The chicken or egg problem with new drivers in kernel code (drivers don't get enough testing when outside of the tree, kernel devs don't trust code that's not been used) can be solved by easying the process of appling outside patches for early adopters.
For example, for kernels I compile for desktop/laptop use I don't care if I integrate some exeperimental wifi drivers. But the manual proces of searching for patches, applying them, recompilling, not forgetting to compile for each kernel version etc.. is really hard.
What would be great if there's a repository of 'for testing' patches, that would be liberal about who&how can put patches there. And an integrated method in the kernel-build-proccess to pull and apply those patches. I think git should be pretty good at cherry-picking patches? The info about which patches were added should be saved in .config, so I would only need that one file in any kernel-source, run 'make update' - get's the testing but also -stable patches, make oldconfig and make to have the latest stable kernel with the latest testing patches.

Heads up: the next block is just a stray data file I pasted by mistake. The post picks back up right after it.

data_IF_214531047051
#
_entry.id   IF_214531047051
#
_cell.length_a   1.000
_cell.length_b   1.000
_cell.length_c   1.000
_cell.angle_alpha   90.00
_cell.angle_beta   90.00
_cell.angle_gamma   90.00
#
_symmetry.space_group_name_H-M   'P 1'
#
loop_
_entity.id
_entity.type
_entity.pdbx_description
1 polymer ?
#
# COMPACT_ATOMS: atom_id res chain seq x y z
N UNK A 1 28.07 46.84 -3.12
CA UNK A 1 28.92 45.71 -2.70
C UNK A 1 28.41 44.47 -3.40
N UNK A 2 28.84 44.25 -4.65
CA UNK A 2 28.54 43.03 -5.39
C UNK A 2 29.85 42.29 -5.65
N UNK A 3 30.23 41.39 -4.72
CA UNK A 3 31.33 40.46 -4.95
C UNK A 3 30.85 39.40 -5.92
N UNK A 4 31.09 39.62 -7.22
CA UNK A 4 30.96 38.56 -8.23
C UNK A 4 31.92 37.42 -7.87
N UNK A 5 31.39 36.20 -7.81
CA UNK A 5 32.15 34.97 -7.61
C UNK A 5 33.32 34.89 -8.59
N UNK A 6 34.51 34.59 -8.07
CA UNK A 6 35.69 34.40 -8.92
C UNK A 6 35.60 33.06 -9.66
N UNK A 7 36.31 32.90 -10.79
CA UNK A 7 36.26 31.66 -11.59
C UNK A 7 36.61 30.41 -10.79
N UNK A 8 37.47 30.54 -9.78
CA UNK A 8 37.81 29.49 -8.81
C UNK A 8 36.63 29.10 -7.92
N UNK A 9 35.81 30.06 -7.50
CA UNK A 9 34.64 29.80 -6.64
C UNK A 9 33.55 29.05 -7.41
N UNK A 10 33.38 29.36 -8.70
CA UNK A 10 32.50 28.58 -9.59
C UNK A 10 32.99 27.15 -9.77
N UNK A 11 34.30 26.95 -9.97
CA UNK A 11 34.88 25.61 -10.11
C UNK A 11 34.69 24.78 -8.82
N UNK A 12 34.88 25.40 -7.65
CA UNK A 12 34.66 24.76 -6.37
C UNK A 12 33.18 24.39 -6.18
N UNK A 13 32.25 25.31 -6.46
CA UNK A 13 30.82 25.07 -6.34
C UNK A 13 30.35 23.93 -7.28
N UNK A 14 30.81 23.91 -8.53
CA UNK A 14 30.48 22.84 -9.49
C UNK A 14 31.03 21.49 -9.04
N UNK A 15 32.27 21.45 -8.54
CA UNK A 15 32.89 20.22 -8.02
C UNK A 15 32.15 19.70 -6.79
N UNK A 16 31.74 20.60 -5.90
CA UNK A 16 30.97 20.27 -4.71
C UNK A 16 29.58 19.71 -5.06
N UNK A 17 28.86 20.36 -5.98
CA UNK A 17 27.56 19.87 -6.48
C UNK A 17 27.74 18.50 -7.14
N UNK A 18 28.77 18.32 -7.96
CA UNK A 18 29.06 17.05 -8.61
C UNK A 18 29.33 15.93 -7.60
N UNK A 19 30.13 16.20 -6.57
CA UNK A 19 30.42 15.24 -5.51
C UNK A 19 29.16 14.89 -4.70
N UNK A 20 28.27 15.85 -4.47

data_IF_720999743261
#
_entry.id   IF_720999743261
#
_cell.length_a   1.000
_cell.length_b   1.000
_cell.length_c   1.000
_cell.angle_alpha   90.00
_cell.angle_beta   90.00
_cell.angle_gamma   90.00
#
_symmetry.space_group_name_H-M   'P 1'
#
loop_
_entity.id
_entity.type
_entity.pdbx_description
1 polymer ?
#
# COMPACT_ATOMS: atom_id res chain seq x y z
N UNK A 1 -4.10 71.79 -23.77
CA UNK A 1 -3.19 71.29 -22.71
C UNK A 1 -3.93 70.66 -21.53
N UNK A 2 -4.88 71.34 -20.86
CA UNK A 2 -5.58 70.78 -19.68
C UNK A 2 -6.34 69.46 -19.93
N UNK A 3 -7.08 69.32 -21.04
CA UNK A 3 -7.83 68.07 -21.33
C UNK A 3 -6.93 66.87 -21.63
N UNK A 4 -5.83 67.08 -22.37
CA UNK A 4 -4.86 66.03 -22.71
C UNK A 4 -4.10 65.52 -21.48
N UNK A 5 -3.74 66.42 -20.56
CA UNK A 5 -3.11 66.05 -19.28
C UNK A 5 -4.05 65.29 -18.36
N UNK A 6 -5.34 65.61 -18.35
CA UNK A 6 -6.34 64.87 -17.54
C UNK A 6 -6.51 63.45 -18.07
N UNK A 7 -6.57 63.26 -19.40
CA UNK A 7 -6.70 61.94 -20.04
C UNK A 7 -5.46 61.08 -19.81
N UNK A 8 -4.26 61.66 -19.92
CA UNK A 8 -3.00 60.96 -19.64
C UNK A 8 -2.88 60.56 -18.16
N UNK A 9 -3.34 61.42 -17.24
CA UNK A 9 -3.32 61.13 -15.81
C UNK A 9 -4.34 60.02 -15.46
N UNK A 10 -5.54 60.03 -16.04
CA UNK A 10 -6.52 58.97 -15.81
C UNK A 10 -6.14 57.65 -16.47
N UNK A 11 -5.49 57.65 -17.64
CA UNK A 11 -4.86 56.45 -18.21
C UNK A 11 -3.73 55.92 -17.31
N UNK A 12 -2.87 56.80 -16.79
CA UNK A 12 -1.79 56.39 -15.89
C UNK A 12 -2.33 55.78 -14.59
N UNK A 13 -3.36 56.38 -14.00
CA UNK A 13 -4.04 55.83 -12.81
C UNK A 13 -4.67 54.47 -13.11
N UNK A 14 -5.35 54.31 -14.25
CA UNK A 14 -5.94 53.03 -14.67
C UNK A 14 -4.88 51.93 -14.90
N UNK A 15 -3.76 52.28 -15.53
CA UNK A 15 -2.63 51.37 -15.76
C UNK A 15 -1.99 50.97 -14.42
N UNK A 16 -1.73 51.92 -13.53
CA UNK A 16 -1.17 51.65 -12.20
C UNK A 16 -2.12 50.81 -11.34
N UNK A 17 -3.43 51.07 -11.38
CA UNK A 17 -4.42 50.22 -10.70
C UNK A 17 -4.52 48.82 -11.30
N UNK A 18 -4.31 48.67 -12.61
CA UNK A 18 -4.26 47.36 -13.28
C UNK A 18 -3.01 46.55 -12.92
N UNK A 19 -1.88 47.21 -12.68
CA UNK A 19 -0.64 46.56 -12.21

This should really be part of the kernel(-build-process).
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